Risk Perception of Seasonal and Swine Influenza Among University College Students: Does Study Direction Influence Attitudes?
In 2009, Norway faced the global challenge of the influenz a pandemic. Risk communication is an important tool within healthy promoting work. In this study the main aim was to expl ore reflections of students on th e risk assessment of season flu and the swine flu in 2009 according to field of study. A cross-secti onal questionnaire survey based on 505 students is presented. 42.4% were health subject students, and 57.6% were non- health subject related students. The majori ty of the students were 20-24 years old. Most of the respondents were not concerned at being infected with the swine flu, and did unde restimate the death to ll of the common flu . Students were more concerned about the swine flu than the regular season flu. By logistic regression, the odds ratio for taking the swine flu vaccine was greater among stude nts who were concerned (O.R. = 2.5). During the swine flu pande mic, student trust towards the health authorities was low. Among the student s, 74% stated they would consider advice from the health authorities, 37% from the ir parents and 20% from mass me dia. Stating risk of getting the common flu was at the medium or great ri sk level for far less non- health students than for health students, 38.2% versus 55.6%, P = 0.001. The perceived infection risk wa s likewise higher in the health student group, 52.4% versus 36.2%, P = 0.001. The respondents had little faith in general p ublic vaccination as well as being critical concerning side effects of vaccination. The results from the study indicated that the students would rather follow advice about their pers onal hygiene than advice to take the swine flu-vaccine.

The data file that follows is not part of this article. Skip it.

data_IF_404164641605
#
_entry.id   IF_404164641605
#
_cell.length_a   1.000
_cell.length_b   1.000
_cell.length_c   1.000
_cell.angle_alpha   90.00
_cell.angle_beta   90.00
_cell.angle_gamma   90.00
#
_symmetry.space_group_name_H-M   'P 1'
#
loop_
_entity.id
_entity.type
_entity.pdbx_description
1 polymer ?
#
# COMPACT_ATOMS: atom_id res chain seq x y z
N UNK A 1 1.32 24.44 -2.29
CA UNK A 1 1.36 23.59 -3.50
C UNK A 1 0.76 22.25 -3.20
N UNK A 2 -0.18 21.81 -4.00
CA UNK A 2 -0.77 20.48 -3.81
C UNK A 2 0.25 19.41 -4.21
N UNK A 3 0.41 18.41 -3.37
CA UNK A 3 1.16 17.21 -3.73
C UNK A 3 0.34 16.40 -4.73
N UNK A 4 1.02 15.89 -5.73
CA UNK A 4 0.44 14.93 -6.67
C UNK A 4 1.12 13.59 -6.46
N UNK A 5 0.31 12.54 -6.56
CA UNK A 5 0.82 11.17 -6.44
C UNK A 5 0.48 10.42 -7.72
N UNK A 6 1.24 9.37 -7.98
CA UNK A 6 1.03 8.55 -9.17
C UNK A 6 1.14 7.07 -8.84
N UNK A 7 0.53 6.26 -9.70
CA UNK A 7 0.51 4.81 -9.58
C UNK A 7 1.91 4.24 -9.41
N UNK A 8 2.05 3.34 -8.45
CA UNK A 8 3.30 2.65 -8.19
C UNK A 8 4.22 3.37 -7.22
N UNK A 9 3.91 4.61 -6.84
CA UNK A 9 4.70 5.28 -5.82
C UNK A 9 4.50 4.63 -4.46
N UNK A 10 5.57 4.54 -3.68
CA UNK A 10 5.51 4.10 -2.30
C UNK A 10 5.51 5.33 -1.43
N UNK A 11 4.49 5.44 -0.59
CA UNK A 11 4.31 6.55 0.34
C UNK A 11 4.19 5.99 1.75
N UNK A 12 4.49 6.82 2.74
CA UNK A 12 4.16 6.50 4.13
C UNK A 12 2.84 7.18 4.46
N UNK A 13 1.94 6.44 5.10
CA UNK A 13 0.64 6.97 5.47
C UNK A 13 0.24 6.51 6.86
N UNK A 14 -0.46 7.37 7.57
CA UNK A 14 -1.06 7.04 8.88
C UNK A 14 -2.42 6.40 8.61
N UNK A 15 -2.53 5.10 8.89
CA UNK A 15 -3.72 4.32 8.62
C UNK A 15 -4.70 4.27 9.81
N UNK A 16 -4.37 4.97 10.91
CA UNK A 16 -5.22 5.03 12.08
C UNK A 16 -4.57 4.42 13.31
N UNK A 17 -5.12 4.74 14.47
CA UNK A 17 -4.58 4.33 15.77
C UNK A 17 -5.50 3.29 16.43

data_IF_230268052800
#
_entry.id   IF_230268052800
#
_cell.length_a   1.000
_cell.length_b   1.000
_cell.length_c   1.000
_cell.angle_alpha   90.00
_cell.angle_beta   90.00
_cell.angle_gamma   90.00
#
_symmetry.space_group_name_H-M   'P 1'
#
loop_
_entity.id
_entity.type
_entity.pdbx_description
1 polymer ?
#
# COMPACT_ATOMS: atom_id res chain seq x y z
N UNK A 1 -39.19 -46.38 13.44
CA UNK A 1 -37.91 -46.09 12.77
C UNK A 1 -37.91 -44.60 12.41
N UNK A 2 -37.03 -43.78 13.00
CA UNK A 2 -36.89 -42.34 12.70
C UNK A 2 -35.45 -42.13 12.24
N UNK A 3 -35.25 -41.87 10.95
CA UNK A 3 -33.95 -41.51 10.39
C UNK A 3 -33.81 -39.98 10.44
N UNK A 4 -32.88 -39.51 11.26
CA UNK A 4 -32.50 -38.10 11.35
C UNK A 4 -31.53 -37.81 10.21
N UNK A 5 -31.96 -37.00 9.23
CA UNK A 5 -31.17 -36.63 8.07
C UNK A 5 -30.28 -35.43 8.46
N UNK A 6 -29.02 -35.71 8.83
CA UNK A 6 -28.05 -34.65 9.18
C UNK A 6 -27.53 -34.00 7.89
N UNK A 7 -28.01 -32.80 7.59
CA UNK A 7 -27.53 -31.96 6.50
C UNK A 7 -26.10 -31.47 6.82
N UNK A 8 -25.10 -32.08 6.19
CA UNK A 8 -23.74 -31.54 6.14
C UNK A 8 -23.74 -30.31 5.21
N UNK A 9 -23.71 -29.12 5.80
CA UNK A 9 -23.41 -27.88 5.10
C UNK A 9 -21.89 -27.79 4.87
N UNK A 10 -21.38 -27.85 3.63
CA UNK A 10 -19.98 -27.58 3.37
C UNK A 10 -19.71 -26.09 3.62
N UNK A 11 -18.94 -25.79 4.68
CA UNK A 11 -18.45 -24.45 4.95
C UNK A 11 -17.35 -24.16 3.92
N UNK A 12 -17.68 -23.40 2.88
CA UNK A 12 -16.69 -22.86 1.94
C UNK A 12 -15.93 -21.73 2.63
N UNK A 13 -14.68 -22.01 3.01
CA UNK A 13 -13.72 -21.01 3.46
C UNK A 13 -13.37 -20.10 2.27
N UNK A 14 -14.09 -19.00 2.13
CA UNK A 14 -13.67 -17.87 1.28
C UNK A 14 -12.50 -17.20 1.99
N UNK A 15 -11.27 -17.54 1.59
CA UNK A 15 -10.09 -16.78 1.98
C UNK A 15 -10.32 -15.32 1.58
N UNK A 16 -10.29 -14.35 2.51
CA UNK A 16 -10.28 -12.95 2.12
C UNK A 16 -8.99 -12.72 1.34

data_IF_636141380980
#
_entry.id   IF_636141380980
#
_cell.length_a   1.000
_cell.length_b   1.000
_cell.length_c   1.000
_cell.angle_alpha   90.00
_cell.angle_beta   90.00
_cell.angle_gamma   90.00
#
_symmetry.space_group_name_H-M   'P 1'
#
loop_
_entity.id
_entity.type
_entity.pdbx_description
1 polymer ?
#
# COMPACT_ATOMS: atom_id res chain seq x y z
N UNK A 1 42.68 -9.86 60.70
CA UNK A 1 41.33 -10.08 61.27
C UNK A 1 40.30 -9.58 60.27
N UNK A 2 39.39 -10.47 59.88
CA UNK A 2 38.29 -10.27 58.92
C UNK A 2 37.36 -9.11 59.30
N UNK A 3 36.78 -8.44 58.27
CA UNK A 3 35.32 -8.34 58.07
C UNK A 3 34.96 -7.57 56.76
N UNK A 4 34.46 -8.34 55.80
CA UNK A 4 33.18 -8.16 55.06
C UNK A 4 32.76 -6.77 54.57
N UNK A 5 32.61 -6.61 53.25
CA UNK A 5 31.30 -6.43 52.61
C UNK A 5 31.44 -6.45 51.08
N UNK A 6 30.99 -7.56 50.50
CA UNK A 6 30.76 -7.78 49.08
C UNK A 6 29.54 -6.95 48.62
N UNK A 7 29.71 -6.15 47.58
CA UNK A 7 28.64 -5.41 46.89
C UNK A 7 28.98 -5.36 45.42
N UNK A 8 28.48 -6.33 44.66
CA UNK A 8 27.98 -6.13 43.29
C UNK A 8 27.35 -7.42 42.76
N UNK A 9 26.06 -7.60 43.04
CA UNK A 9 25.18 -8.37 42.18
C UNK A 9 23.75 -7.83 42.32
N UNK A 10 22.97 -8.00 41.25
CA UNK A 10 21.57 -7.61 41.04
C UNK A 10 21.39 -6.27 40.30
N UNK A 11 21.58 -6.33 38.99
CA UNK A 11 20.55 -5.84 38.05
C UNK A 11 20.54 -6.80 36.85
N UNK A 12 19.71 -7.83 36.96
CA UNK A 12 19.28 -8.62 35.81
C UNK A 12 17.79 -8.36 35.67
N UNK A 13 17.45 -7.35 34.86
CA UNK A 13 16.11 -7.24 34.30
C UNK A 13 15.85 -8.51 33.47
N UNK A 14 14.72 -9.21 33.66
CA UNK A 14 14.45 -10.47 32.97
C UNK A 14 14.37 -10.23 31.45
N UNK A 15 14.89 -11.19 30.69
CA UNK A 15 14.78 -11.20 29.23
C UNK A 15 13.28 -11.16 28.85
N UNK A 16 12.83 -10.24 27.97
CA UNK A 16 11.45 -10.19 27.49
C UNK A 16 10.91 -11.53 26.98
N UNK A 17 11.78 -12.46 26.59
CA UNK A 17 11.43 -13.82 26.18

Berg, John E.
Jacobsen, Ida Wulff